The Marchioness de Moya rose. Don Enrique kissed her hand, and Jayme de Marchena kissed it and thanked her. “I would help if I could!” she said. “But in Spain to-day it is deadly dangerous to talk or write as though there were freedom!”
She passed from the gallery, Don Enrique and I following. We came upon a landing with a great stair before us. Quick as had been her maidens, they were not quick enough. Many folk were coming up the broad steps. Dona Beatrix glanced, then opened a door giving into a great room, apparently empty. She pointed to an opposite door. “The little stair! Go that way!” Don Enrique nodded comprehension. We were in the room; the door closed.
At first it seemed an empty great chamber. Then from behind a square of stretched cloth came a man’s head, followed by the figure pertaining to it. The full man was clad after a rich fancy and he held in his hand a brush and looked at us at first dreamily and then with keenness.
He knew me, differently arrayed though I was, and looked from me to Don Enrique. “Master Manuel Rodriguez,” said the latter, “I would stop for good talk and to admire the Queen’s likeness, but duty calls me out of palace! Adios!” He made toward the door across from that by which we had entered. The painter spoke after us. “That door is bolted, Don Enrique, on the other side. I do not know why! It is not usually so.”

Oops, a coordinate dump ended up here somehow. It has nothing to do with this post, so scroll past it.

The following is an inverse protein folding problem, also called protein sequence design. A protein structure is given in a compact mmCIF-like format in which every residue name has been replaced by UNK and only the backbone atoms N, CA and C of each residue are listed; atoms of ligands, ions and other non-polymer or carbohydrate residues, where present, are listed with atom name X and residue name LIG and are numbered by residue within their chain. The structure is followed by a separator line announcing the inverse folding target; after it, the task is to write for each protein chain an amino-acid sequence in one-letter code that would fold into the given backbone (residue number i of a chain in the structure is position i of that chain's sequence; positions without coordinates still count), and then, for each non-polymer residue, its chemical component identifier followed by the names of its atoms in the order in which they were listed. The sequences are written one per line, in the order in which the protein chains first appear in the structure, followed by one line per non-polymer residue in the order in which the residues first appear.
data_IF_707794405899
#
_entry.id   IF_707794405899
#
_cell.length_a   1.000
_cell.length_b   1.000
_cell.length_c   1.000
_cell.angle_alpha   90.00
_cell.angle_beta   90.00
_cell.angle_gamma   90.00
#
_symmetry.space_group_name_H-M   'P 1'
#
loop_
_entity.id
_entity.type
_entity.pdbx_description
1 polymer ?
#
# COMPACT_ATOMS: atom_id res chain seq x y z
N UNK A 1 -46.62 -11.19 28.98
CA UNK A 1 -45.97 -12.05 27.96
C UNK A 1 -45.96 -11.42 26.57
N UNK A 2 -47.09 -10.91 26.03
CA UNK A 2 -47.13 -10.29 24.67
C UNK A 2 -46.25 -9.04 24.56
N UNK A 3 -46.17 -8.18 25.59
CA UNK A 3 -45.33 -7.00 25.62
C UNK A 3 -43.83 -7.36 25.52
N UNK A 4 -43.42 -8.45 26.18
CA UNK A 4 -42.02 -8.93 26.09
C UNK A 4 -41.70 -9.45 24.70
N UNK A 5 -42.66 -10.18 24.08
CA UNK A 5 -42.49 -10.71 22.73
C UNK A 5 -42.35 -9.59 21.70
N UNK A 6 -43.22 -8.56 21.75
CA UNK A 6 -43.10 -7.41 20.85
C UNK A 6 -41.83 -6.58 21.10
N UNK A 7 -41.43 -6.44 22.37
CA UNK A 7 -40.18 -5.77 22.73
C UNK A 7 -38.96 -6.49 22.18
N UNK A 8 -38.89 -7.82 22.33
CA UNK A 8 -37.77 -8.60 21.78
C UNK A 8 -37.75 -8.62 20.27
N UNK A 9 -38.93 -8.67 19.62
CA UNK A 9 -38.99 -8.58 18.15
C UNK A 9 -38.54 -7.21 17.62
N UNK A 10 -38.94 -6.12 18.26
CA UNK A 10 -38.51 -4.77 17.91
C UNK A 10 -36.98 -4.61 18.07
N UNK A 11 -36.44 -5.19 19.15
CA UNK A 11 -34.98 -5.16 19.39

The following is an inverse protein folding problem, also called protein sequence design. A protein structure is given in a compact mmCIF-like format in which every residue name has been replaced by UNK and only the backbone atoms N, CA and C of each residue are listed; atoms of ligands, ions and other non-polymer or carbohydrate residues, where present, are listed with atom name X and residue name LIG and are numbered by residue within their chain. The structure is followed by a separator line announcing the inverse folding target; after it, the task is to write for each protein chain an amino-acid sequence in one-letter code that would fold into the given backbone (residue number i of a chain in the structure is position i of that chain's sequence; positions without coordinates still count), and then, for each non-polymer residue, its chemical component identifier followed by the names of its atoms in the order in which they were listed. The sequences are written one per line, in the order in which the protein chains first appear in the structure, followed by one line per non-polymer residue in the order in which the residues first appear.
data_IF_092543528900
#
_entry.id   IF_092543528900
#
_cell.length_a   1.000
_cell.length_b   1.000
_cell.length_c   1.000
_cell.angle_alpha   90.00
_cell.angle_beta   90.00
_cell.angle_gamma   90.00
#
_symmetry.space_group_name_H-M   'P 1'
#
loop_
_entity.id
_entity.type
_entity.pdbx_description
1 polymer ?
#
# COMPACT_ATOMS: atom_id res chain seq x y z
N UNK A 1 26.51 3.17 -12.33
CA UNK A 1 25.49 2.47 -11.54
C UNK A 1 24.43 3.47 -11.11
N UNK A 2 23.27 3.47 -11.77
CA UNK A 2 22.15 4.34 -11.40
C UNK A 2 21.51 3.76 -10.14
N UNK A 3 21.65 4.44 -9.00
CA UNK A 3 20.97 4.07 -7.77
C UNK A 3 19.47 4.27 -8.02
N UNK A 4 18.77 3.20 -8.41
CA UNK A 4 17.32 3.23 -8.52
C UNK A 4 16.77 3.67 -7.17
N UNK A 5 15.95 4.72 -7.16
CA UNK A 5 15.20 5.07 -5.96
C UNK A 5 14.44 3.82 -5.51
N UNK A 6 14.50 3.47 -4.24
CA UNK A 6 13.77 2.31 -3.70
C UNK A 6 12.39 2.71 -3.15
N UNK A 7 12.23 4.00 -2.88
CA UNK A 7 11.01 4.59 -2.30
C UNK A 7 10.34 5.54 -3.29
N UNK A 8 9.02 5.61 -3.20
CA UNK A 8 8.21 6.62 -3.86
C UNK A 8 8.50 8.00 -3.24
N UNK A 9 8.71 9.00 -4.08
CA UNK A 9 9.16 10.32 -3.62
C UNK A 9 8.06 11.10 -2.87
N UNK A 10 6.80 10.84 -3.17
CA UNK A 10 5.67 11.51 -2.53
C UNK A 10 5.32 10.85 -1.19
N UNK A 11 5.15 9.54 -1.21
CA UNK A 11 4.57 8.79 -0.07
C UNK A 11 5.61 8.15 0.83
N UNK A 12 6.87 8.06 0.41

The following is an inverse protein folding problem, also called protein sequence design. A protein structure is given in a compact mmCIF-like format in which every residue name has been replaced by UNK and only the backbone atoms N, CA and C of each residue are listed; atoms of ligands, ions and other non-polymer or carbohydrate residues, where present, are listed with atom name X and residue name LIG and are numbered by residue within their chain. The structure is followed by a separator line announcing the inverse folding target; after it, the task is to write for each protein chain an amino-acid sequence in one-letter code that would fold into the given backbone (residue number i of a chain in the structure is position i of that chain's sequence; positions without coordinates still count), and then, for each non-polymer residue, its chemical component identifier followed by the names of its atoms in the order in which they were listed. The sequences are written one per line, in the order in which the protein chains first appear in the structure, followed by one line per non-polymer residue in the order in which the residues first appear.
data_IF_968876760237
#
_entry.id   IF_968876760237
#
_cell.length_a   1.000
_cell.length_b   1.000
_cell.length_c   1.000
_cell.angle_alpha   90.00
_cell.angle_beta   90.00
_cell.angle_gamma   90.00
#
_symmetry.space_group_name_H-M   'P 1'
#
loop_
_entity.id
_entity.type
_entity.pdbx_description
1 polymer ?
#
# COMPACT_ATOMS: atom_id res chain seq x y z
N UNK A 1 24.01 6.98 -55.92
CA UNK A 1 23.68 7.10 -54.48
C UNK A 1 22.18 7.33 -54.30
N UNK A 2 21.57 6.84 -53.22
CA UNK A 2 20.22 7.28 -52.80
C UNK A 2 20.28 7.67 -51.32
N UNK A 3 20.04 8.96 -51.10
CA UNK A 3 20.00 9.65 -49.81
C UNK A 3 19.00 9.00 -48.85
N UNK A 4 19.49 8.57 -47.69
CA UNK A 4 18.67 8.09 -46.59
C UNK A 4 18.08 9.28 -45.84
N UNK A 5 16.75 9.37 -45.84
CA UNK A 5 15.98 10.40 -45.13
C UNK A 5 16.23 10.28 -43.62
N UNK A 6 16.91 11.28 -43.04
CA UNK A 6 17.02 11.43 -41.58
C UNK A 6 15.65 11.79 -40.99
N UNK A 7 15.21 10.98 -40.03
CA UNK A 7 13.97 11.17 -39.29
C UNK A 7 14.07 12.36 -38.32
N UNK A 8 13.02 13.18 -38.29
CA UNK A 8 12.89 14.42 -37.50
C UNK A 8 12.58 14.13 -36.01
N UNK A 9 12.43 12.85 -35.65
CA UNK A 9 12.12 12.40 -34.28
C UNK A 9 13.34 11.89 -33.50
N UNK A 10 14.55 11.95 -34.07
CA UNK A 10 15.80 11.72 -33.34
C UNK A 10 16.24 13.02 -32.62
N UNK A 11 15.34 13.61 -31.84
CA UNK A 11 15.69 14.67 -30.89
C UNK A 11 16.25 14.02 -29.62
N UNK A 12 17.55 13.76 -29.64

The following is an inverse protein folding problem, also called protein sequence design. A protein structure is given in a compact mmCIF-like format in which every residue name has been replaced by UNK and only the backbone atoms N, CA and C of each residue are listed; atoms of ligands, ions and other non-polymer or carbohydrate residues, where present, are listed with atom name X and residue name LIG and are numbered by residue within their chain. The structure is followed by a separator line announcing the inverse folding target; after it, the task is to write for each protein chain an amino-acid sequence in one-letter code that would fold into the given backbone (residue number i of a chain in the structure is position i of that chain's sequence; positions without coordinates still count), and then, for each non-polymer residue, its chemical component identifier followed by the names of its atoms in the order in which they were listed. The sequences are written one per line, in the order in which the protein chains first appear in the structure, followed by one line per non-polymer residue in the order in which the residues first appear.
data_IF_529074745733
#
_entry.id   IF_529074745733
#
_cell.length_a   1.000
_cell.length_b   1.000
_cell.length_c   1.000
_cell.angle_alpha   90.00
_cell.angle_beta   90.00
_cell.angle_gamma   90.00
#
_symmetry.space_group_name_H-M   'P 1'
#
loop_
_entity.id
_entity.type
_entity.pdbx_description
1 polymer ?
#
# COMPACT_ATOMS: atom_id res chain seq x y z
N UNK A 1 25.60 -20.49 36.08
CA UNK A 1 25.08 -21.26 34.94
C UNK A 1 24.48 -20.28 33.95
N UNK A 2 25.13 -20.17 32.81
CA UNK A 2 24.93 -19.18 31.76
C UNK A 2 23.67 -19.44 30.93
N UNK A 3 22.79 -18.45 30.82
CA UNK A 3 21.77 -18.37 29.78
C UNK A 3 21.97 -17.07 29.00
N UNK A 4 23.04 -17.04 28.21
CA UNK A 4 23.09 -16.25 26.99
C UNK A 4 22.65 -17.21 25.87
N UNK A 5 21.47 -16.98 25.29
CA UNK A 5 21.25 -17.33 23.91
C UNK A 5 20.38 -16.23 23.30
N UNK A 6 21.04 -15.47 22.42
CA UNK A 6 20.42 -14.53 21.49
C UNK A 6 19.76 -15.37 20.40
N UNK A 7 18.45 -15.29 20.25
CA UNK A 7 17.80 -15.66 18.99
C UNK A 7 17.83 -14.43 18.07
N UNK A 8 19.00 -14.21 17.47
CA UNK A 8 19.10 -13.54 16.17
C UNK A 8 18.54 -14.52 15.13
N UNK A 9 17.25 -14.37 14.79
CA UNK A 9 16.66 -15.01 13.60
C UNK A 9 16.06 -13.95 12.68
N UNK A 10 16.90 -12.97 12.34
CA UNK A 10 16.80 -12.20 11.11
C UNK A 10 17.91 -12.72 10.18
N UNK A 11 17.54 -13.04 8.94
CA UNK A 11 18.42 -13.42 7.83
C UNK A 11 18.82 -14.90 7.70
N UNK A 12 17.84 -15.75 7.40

Don Enrique, turning, hurried to the first door and very slightly opened it. A humming entered the large, quiet room. He closed the door. “The Queen is coming up the great stair. The Archbishop of Granada is with her and a whole train beside!” He spoke to the painter. “I have no audience, and for reasons would not choose this moment as one in which to encounter the least disfavor! I will stay here before your picture and admire until landing and stairways are bare.”
“If to be invisible is your desire,” answered Manuel Rodriguez, “you have walked into trouble! The Queen is coming here.”
Don Enrique exclaimed. Juan Lepe turned eyes to the painter. The blue eyes met mine—there rose the rushy pool, there dozed the broken boat. Manuel Rodriguez spoke in his voice that was at once cool and fine and dry and warm. “It is best to dare thoroughly! Perhaps I may help you—as thus! Wishing to speak with Don Enrique of an altar painting for the Church of Saint Dominic, I asked him here and he came. We talked, and he will give the picture. Then, hearing the Queen’s approach, he would instantly have been gone, but alack, the small door is barred! —As for fisherman yonder, few look at squire when knight is in presence!”
No time to debate his offer, which indeed was both wise and kind! Chamberlains flung open the door. In came the Queen, with her the Princess Juana and several of her ladies. Beside her walked Fernando de Talavera, Her Highness’s confessor, yesterday Bishop of Avila but now Archbishop of Granada. Behind him moved two lesser ecclesiastics, and with these Don Alonzo de Quintanella, Comptroller-General of Castile. Others followed, nobles and cavaliers, two soberly clad men who looked like secretaries, a Franciscan friar, three or four pages. The room was large and had a table covered with a rich cloth, two great chairs and a few lesser ones.